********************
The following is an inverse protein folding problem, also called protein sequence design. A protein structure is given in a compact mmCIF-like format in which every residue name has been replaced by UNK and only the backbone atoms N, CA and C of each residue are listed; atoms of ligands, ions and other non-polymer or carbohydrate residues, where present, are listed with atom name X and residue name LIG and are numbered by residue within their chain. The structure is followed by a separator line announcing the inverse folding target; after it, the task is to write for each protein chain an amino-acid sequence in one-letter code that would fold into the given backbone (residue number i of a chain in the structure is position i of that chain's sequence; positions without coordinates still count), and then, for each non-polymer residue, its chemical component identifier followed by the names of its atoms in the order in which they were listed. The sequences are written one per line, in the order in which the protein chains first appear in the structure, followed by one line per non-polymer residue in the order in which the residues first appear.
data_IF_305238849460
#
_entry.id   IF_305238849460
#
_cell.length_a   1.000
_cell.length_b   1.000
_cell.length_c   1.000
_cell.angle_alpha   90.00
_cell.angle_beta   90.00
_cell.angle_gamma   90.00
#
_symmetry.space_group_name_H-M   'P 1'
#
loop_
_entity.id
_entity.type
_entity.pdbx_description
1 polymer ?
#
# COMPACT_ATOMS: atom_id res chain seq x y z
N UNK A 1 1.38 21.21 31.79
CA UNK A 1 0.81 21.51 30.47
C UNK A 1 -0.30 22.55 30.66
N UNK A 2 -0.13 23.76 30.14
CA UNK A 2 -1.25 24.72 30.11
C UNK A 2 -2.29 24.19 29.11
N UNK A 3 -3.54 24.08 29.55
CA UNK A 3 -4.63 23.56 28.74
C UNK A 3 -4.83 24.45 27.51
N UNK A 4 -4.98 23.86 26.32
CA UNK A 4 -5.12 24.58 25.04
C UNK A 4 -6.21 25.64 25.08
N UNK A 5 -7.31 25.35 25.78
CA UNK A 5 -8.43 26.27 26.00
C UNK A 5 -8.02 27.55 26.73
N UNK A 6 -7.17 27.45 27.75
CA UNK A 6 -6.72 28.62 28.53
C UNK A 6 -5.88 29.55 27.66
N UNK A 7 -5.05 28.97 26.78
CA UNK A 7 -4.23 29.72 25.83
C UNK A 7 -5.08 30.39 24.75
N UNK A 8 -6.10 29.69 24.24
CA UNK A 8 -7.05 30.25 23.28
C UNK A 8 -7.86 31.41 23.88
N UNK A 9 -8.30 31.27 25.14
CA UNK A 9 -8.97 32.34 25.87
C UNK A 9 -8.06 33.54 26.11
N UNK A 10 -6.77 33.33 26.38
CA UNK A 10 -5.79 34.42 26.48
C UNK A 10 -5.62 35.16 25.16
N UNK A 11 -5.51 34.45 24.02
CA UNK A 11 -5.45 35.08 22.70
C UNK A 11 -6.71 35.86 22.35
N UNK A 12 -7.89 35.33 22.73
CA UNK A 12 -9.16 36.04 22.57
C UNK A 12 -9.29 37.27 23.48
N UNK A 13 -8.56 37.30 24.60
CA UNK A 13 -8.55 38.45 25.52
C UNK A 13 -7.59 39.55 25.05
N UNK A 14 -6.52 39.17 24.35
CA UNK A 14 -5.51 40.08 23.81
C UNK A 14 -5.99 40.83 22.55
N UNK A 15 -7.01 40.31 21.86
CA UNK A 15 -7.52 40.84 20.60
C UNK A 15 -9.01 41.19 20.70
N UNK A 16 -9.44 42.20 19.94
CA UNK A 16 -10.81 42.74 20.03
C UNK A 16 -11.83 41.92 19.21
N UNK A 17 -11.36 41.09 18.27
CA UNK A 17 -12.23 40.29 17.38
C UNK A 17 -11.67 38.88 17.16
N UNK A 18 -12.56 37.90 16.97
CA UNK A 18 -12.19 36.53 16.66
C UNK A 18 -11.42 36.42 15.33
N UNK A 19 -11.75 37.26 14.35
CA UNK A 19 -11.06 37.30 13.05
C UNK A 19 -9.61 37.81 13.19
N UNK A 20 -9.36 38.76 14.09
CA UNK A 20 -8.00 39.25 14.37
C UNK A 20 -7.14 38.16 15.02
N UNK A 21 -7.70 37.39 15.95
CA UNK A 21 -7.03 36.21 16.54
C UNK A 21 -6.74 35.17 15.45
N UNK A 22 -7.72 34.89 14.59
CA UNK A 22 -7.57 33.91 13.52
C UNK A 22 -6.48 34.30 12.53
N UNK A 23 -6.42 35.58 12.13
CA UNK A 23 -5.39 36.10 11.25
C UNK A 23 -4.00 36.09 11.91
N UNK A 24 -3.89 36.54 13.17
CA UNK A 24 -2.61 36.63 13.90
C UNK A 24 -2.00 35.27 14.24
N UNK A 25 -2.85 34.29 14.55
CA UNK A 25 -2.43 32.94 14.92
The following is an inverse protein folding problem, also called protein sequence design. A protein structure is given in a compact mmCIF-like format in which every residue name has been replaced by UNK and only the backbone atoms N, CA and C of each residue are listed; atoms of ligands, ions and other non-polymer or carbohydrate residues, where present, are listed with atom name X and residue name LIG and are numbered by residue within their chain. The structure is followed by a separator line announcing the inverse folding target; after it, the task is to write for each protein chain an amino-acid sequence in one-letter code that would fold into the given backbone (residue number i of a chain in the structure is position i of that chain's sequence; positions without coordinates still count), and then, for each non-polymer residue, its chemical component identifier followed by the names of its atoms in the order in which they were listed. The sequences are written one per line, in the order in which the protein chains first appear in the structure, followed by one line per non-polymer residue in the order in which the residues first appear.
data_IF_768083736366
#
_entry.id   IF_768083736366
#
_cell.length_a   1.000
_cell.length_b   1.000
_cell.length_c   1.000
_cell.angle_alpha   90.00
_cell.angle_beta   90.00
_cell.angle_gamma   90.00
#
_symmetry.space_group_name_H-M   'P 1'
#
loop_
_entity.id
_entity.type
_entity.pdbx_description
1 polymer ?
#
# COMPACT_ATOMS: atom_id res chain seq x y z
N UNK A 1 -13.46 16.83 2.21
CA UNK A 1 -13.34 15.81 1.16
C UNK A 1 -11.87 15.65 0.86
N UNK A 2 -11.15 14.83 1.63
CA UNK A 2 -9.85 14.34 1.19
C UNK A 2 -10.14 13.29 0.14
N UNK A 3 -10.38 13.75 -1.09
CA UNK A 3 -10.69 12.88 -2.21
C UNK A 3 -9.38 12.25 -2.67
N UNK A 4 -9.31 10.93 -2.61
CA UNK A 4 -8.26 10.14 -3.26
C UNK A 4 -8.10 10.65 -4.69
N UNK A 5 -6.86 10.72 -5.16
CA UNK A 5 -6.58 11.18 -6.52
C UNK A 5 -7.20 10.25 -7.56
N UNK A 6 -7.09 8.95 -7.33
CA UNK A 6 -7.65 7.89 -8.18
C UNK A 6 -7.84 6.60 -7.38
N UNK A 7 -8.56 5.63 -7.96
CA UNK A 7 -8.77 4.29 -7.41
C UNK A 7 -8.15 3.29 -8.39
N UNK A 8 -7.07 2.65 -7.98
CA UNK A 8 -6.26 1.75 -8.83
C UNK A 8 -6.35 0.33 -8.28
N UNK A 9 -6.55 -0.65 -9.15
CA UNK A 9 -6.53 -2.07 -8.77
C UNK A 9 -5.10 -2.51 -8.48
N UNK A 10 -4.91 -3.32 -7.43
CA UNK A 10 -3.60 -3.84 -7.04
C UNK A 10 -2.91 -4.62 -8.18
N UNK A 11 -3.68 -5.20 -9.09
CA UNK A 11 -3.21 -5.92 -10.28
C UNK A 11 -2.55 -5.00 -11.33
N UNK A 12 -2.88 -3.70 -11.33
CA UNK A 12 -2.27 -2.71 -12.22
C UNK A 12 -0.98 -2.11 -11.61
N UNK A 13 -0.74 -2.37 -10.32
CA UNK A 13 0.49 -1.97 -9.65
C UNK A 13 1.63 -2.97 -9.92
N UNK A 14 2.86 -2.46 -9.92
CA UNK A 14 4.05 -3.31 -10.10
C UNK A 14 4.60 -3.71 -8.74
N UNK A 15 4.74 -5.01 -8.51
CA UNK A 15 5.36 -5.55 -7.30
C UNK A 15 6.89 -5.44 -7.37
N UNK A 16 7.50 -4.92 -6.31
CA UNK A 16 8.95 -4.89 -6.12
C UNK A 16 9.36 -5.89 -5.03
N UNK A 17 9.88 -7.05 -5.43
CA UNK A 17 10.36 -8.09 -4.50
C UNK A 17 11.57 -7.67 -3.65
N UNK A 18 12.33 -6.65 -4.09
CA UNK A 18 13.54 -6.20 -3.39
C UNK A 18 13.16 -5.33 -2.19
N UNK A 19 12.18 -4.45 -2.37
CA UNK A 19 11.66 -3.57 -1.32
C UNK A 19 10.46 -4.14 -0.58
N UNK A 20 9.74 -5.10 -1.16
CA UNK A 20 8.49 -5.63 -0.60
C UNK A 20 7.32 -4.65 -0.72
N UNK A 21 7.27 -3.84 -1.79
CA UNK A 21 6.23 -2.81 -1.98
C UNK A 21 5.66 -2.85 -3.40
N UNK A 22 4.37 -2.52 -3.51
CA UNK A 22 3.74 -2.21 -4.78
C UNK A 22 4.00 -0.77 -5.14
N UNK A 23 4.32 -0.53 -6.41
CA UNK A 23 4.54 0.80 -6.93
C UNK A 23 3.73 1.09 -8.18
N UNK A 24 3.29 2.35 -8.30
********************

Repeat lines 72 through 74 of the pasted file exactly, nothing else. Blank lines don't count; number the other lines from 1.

C UNK A 17 -11.67 38.88 17.16
N UNK A 18 -12.56 37.90 16.97
CA UNK A 18 -12.19 36.53 16.66